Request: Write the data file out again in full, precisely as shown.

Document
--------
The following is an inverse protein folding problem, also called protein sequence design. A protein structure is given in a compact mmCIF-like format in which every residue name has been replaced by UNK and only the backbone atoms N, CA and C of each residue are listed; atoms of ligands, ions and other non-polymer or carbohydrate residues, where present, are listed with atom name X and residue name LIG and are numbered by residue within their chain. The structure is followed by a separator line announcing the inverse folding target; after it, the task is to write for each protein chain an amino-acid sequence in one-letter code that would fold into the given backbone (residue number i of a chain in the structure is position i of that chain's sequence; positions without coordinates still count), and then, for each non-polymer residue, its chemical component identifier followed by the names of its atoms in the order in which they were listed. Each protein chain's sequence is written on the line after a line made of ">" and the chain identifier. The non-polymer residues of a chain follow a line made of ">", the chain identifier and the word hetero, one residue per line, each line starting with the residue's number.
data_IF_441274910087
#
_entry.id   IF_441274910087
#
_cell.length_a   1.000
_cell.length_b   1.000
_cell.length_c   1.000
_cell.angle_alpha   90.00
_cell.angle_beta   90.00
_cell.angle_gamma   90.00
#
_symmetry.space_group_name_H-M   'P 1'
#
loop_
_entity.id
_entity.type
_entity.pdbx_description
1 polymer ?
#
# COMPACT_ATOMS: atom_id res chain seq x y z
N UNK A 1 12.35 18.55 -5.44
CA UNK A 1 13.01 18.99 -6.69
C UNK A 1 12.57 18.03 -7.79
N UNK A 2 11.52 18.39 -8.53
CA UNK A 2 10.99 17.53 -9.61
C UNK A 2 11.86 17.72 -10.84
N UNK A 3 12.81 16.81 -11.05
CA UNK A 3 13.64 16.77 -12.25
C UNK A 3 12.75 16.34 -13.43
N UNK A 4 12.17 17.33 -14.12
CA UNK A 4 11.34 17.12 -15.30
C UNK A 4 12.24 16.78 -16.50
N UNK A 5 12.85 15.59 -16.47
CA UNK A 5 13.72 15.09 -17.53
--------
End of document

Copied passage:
The following is an inverse protein folding problem, also called protein sequence design. A protein structure is given in a compact mmCIF-like format in which every residue name has been replaced by UNK and only the backbone atoms N, CA and C of each residue are listed; atoms of ligands, ions and other non-polymer or carbohydrate residues, where present, are listed with atom name X and residue name LIG and are numbered by residue within their chain. The structure is followed by a separator line announcing the inverse folding target; after it, the task is to write for each protein chain an amino-acid sequence in one-letter code that would fold into the given backbone (residue number i of a chain in the structure is position i of that chain's sequence; positions without coordinates still count), and then, for each non-polymer residue, its chemical component identifier followed by the names of its atoms in the order in which they were listed. Each protein chain's sequence is written on the line after a line made of ">" and the chain identifier. The non-polymer residues of a chain follow a line made of ">", the chain identifier and the word hetero, one residue per line, each line starting with the residue's number.
data_IF_441274910087
#
_entry.id   IF_441274910087
#
_cell.length_a   1.000
_cell.length_b   1.000
_cell.length_c   1.000
_cell.angle_alpha   90.00
_cell.angle_beta   90.00
_cell.angle_gamma   90.00
#
_symmetry.space_group_name_H-M   'P 1'
#
loop_
_entity.id
_entity.type
_entity.pdbx_description
1 polymer ?
#
# COMPACT_ATOMS: atom_id res chain seq x y z
N UNK A 1 12.35 18.55 -5.44
CA UNK A 1 13.01 18.99 -6.69
C UNK A 1 12.57 18.03 -7.79
N UNK A 2 11.52 18.39 -8.53
CA UNK A 2 10.99 17.53 -9.61
C UNK A 2 11.86 17.72 -10.84
N UNK A 3 12.81 16.81 -11.05
CA UNK A 3 13.64 16.77 -12.25
C UNK A 3 12.75 16.34 -13.43
N UNK A 4 12.17 17.33 -14.12
CA UNK A 4 11.34 17.12 -15.30
C UNK A 4 12.24 16.78 -16.50
N UNK A 5 12.85 15.59 -16.47
CA UNK A 5 13.72 15.09 -17.53